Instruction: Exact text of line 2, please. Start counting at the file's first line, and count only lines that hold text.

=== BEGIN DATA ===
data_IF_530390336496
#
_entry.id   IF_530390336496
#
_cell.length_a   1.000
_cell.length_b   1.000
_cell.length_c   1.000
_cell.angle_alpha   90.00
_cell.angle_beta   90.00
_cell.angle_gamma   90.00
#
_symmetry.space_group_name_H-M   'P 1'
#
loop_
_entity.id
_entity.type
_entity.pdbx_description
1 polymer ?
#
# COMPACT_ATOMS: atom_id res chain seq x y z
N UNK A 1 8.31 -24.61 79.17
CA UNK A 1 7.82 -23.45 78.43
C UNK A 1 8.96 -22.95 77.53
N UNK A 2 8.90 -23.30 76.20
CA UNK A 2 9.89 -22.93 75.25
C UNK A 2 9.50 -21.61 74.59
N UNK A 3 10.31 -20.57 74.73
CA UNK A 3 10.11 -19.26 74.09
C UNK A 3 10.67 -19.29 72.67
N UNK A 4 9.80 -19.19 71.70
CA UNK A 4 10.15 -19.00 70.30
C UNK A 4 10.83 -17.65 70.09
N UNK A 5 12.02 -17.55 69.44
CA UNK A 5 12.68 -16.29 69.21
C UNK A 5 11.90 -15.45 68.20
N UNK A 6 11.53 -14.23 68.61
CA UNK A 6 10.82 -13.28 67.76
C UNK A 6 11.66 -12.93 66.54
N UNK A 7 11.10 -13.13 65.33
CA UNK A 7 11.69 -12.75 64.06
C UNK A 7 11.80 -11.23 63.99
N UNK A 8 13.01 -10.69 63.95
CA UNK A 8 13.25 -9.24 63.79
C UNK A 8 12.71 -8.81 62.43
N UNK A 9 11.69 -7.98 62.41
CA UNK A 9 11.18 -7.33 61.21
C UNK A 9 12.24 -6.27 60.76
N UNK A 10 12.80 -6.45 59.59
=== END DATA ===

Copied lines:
#